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If you are trying to save money, installing new flooring in your own home can seem like a good place to start.

Buying just the materials and tools you need instead of paying for installation can definitely save you money – provided you have the know-how to do the job properly.

So, how do you lay laminate flooring?

Why choose laminate flooring?

Laminate wood flooring remains a popular choice for use in domestic environments, thanks to its durability once installed and the wide range of colours and styles now on the market.

That’s before we even mention the price which, compared to solid wood flooring, can be thousands less per room!

Laminate flooring is made up of a particleboard wood base topped with a high-definition image of wood and sealed with a transparent layer of resin – which protects the image beneath and stops floors from absorbing water and warping.

Suitable for even the hallway, by the front door, and the kitchen, this construction lends itself to almost any room in the house – and if laid correctly, can last between 15-25 years – or more!

Laminate flooring: a step-by-step guide

Following our step-by-step guide will ensure that your laminate flooring is laid successfully and looks beautiful once completed.

As click-lock or drop-lock laminate is the most popular type on the market, this is the type of laminate flooring we will be referring to throughout.

Acclimatise your flooring

All laminate flooring should be left to acclimatise in the room it is going to be laid in – so leave unopened packs flat for at least 48 hours.

It is preferable to wedge something underneath so air can circulate around each pack but remember not to lean them against the walls or furniture, as this can cause bending.

Start with underlay

Underlay is essential for reducing noise, helping to keep rooms warm, adding comfort underfoot, and extending the lifespan of your laminate.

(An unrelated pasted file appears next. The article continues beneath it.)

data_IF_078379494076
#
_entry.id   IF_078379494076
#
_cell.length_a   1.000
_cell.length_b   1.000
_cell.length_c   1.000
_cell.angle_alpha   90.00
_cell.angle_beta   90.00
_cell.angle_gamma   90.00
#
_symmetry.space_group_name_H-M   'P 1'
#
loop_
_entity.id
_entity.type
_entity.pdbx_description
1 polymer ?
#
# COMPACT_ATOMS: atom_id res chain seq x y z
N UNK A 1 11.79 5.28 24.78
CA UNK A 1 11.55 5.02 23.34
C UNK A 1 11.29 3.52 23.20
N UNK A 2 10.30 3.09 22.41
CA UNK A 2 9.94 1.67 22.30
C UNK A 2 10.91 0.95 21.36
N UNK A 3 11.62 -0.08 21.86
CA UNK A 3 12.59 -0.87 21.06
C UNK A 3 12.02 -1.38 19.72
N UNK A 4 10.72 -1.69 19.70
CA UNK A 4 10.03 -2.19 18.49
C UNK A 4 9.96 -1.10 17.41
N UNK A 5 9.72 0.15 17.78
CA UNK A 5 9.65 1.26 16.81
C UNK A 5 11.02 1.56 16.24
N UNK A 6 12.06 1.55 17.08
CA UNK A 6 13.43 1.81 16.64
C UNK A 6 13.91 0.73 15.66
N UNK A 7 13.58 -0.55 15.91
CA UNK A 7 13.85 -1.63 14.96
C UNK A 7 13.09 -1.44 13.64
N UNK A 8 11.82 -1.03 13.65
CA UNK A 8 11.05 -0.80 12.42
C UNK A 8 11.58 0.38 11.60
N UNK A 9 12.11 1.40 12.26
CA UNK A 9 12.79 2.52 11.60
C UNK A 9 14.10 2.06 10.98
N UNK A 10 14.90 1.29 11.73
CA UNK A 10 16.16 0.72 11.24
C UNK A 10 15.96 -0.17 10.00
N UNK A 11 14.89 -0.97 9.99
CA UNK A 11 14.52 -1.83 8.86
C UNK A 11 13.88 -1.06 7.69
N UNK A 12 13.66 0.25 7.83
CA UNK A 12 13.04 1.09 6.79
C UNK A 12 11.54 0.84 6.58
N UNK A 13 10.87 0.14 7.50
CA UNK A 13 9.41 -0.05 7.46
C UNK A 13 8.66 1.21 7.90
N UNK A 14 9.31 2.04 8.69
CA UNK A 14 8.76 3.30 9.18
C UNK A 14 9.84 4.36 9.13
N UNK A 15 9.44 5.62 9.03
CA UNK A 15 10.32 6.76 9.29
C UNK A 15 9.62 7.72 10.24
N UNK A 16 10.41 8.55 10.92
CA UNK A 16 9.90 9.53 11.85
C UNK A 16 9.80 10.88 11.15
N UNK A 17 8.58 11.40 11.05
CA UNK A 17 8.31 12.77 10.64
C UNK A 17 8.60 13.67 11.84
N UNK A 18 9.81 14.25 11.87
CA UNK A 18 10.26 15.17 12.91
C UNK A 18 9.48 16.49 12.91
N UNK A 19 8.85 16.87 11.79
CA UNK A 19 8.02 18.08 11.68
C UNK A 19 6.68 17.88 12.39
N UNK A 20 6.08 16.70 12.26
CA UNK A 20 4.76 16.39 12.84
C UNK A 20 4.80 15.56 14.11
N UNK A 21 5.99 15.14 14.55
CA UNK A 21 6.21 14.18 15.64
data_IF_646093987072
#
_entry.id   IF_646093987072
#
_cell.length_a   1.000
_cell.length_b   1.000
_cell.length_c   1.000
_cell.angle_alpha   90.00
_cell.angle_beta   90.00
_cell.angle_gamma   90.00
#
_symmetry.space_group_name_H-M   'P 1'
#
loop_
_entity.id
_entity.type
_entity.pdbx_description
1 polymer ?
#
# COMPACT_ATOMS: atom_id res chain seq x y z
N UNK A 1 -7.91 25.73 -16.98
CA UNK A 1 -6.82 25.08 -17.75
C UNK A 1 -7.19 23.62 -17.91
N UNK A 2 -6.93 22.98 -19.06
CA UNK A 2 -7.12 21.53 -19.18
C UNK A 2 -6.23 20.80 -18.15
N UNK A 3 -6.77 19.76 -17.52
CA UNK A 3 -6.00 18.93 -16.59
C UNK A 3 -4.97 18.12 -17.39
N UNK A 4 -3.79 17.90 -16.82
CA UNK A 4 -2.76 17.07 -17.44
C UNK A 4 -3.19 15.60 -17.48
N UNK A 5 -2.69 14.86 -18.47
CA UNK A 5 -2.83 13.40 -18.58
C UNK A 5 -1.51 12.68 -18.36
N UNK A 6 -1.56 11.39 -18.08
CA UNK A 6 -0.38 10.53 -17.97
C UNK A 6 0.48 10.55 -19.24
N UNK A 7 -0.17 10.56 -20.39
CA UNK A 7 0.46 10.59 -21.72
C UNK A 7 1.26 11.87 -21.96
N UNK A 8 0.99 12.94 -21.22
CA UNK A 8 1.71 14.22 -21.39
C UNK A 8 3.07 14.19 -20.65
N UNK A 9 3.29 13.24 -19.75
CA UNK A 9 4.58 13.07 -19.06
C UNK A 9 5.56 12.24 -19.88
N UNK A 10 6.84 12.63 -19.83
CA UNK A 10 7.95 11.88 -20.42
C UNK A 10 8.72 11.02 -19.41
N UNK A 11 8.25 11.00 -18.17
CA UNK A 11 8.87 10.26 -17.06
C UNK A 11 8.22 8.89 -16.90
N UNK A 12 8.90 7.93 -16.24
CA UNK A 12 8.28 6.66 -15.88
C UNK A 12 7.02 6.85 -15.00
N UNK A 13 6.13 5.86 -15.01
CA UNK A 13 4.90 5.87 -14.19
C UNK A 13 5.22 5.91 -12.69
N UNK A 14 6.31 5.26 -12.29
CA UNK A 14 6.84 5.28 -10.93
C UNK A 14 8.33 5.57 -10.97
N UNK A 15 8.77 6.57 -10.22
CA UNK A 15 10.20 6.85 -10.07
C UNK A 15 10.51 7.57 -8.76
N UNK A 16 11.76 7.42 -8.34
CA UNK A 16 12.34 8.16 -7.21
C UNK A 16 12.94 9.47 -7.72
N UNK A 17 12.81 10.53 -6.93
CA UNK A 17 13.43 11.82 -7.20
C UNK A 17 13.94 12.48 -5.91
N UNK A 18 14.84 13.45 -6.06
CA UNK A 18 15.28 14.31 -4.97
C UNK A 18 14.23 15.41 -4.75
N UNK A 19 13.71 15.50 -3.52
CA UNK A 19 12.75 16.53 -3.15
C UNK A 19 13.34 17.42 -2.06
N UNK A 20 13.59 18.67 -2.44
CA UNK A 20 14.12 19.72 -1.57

With a wooden sub-floor: consider a fibreboard underlay.

With a concrete sub-floor: choose any underlay that also has an integrated damp-proof membrane.

Be sure to carefully follow the manufacturer’s instructions when installing your underlay, as ill-fitting underlay can ruin finished flooring.

Choose the direction of the flooring

The direction you choose to lay your floorboards in is up to you, but there are some general tips worth remembering:

Laying towards a light source makes the joins less visible.

Laying horizontally or vertically will influence perspective and make the floor seem wider or longer – you can use this to your advantage if you want to make your room feel bigger!

You can lay out your laminate to see the effect before you start, which should stop you from changing your mind halfway through!

Lay the first plank

Starting in the left corner of the room, lay the first plank with the tongue facing the wall.

Once placed, move it slightly from the wall (about 10-15mm) and use a flooring spacer to hold the gap.

This gap is essential, allowing for the planks to expand and contract with temperatures and humidity without bucking or warping.

Add planks until the floor is covered

As most people use click-lock laminate, your second plank should simply click into place alongside the first.

From this point, you can continue to cover the whole floor with full planks, remembering to maintain the 10-15mm gap around the perimeter of the room.

Cut the remaining planks to size

Unless you are incredibly lucky, chances are you will have to cut the remaining planks to size to help them fit alongside the existing laid laminate flooring.

To do this, turn the board you need to cut 180° and lay it next to the previous board – with a flooring spacer at the side.

Use a pencil and line square to draw a line across the board, level with the end of the previous one. Then, double-check the fit, cut to size and insert to complete the first row.

Then continue, moving down the room.

Cut the last plank

Depending on how you have chosen to lay the flooring, you may have to cut the final planks to fit the last gap.

In this case, measure the gap between the last full row and a flooring spacer. Check your measurement again, then cut the board to size and lay as normal – remembering to allow for expansion gaps.

Fit the laminate skirting and trim

If your original skirting boards are wide enough to cover the 10-15mm expansion gap, simply replace the skirting boards.

If not, remove the spacers and measure the lengths you will need – double-checking to be sure.

Then cut the laminate skirting and trim, using 45° cuts to join the corners neatly.

Fix the trim to the wall or the skirting boards using grab adhesive and/or panel pins.

Consider professional flooring installation for your laminate flooring

If all of this sounds like far too much hard work, WJD Flooring Ltd can help.

Our professional and very competitively priced flooring fitting service is ideal for buildings of any size, shape, or purpose, and can deliver the perfect finish in line with your expected timeframes.

For more information, or to enquire about fitting, call us at 01744 885514 or email us at and we’ll get back to you as soon as we can.

Apr 17, 2024 By Samantha Thompson